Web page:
SNL 40th Anniversary: Mike Myers and Native Imagery

In Uncategorized by Adrienne K.28 Comments

Screen Shot 2015-02-17 at 4.22.05 PM

This week, Saturday Night Live turned 40. The show had an epic 3.5 hour long special episode, with cameos and performances from tons of folks involved during the show’s history. I watched it last night as I was grading papers (meaning I half-watched it), and didn’t expect there to be any Native representations, because there never are (except Fred Armisen’s horribly awkward/stereotypical “Native American Comic Billy Smith” on Weekend Update)*. There were even several jokes about the lack of diversity at SNL–but solely along the lines of Black/White. Never any mention of Natives, of course.

I was excited to see a Wayne’s World sketch, because I am a nerd and use #partytimeexcellent as a personal catchphrase…and then noticed something about Wayne/Mike Myers:

Screen Shot 2015-02-17 at 4.22.40 PM

Obviously, he’s wearing a Chicago Blackhawks Jersey. But notice the blanket he’s sitting on as well…totally “Native inspired.”

It got me thinking (duh). This screenshot pretty much encapsulates what most folks watching SNL think about Native peoples: mascots and artifacts. Both disembodied symbols that have minimal relation to contemporary Native communities or people. Both representing outsiders profiting from and exploiting our images and our cultures for their own economic gain. Both harkening to a very specific period of time in our cultures–back to the 19th century, when the “real Indians” were around. (Not discounting the contemporary Navajo weavers who continue this tradition today, obvs!)

I was guest lecturing for a course on Natives in Film on Friday, and used this info from Stephanie Fryberg’s presentation at the Stanford Native Law Conference I presented at last week to demonstrate just how few Native representations in TV/Film there are today. These numbers are from 1997-2000–honestly, I think the numbers would be lower in 2015, and I don’t think we have any more recent data [Researchers! We need you!]. Seeing these numbers is striking. We can say we have “no” representations, but to see the quantifiable numbers moves it into another realm.

  • In a content analysis of national newspapers in 1997 and major films from 1990-2000, relatively few (.2%) representations of American Indians (AI) were found (Fryberg, 2003)
    • Representations were largely stereotypic and/or negative
    • AI were seldom presented as contemporary people or in contemporary domains (e.g., as students, teachers, doctors)
  • In a composite week of primetime TV in 1997, no AI characters were identified (Mastro & Greenberg, 2000).
  • In a two week composite of primetime TV in 2002, 6 out of 1488 (.4%) TV characters were identified as AI (Mastro & Behm-Morawitz, 2005).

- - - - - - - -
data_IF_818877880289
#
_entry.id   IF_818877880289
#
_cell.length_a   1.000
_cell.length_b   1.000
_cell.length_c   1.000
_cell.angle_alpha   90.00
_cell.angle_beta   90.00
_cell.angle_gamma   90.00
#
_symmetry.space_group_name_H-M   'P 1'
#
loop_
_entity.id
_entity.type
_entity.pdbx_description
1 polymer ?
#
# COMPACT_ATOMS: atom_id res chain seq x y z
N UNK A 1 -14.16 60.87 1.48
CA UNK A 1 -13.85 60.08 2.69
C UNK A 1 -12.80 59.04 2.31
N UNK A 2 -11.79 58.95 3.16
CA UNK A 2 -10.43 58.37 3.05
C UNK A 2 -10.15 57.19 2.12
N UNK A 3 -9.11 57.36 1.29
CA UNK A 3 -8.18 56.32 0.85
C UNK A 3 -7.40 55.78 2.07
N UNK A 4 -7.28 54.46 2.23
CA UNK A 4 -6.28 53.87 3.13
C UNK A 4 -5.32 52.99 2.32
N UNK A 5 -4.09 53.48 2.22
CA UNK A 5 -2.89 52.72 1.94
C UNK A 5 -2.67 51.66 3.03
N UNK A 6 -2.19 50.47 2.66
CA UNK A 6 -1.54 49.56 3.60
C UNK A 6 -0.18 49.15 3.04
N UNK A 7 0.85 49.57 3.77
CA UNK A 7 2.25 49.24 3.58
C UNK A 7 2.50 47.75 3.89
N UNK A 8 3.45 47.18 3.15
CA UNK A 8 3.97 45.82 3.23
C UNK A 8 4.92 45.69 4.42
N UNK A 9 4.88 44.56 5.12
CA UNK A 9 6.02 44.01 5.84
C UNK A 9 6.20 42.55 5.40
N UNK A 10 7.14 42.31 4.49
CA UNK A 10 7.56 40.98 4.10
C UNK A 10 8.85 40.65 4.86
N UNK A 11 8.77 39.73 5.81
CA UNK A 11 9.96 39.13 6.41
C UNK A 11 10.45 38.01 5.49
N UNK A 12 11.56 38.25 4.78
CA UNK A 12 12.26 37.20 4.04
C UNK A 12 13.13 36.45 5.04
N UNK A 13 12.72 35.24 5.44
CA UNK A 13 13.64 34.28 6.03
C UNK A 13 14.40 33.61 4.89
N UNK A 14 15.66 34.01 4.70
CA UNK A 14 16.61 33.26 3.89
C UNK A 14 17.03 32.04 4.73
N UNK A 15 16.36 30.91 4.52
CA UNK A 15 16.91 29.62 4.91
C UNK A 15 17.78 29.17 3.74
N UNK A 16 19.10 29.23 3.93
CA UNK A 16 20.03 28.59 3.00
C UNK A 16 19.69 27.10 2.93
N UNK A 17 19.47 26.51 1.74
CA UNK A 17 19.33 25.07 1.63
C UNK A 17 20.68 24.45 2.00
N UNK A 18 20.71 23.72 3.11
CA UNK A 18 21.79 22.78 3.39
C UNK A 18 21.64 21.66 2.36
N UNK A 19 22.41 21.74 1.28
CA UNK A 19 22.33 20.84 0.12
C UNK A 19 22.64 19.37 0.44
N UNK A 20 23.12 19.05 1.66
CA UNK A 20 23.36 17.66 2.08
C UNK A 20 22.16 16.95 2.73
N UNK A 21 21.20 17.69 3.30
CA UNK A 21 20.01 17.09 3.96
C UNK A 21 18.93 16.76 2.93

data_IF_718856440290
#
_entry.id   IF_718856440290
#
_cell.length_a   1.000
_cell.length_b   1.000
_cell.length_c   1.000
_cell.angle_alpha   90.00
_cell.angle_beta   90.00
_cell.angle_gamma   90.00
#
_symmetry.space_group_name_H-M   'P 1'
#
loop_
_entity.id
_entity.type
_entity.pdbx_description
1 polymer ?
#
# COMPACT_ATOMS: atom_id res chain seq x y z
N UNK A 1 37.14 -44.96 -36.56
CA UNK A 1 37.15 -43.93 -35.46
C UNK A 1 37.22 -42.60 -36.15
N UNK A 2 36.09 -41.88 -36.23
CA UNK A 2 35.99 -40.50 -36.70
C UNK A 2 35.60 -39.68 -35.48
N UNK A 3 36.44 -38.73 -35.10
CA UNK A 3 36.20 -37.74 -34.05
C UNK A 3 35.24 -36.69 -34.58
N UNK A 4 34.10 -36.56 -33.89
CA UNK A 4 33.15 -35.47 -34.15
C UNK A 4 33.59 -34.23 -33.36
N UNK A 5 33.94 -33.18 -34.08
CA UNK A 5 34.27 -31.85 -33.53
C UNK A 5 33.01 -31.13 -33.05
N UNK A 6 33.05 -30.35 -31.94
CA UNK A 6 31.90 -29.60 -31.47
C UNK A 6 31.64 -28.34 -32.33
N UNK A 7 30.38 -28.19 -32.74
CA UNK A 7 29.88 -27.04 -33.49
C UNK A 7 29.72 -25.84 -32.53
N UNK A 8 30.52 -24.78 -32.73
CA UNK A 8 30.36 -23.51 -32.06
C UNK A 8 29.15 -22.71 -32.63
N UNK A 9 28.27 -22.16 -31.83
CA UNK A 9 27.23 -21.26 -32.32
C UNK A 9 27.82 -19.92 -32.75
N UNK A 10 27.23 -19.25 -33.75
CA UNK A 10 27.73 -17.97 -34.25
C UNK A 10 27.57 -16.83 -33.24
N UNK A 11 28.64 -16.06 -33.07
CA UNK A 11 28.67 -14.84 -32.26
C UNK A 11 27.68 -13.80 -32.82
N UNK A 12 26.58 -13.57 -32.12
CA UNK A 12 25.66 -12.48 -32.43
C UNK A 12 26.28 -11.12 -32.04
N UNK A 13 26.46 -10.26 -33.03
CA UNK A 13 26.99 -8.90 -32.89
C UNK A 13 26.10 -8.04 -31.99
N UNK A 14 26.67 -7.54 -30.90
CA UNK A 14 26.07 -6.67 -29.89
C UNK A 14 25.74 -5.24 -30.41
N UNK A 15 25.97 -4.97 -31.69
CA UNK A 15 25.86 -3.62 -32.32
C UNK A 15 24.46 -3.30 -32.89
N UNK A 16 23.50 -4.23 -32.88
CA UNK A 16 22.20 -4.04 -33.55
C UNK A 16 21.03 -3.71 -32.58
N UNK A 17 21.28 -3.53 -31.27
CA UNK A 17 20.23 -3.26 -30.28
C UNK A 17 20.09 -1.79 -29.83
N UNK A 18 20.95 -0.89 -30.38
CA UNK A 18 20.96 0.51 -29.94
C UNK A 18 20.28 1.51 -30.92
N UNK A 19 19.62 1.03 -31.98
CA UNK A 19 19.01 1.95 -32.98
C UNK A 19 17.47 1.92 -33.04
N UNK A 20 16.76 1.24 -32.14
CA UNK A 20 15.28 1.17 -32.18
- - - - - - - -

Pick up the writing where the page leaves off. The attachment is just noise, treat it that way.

• In a composite week of TV commercials in 2000, .4% of speaking characters were identified as AI (Mastro & Stern, 2003).

(I’ll put the citations at the end of the post)

So back to the tableau of Myers in a Blackhawks Jersey sitting on an “Indian” Blanket. These things matter. More than 23 million viewers saw this sketch. 23 MILLION. When we don’t have any counter-representations to show us as we actually are, the weight of these small moments adds up. I know most viewers wouldn’t have even thought twice about the problematic nature of this–but that’s why you have me, right? To scream from the rooftops that WE ARE MORE THAN ARTIFACTS AND MASCOTS? These things aren’t “honoring.” They’re demeaning and exploitative. Final answer.

However, I also want share this bit of interesting SNL Native trivia, did you know the percussionist for the house band at SNL is Native?? Her name is Valerie Dee Naranjo, she’s Ute, and she’s awesome. I always look for her peeking out behind the column on the opening monologue, and you can see her in the background during Paul Simon’s performance on this episode. So there is at least ONE positive representation on SNL every week, which is great.

Screen Shot 2015-02-17 at 4.27.40 PM

 

For the uninitiated: History of the Blackhawks logo (it’s not “honoring,” so shh.):

“The Chicago Blackhawks team logo was created by Irene Castle, wife of team founder and coffee tycoon Major Frederic McLaughlin, in 1926 at the team’s inception into the NHL. McLaughlin chose the ‘Blackhawks’ nickname in recognition of his time as commander with the 333rd Machine Gun Battalion of the 86th Infantry Division during World War I. His Division was nicknamed “Blackhawk Division” after a Native American of the Sauk nation, Chief Black Hawk, who was a prominent figure in the history of Illinois. Throughout the franchise’s history, the logo has undergone minor changes but still closely resembles its original presentation.” (source)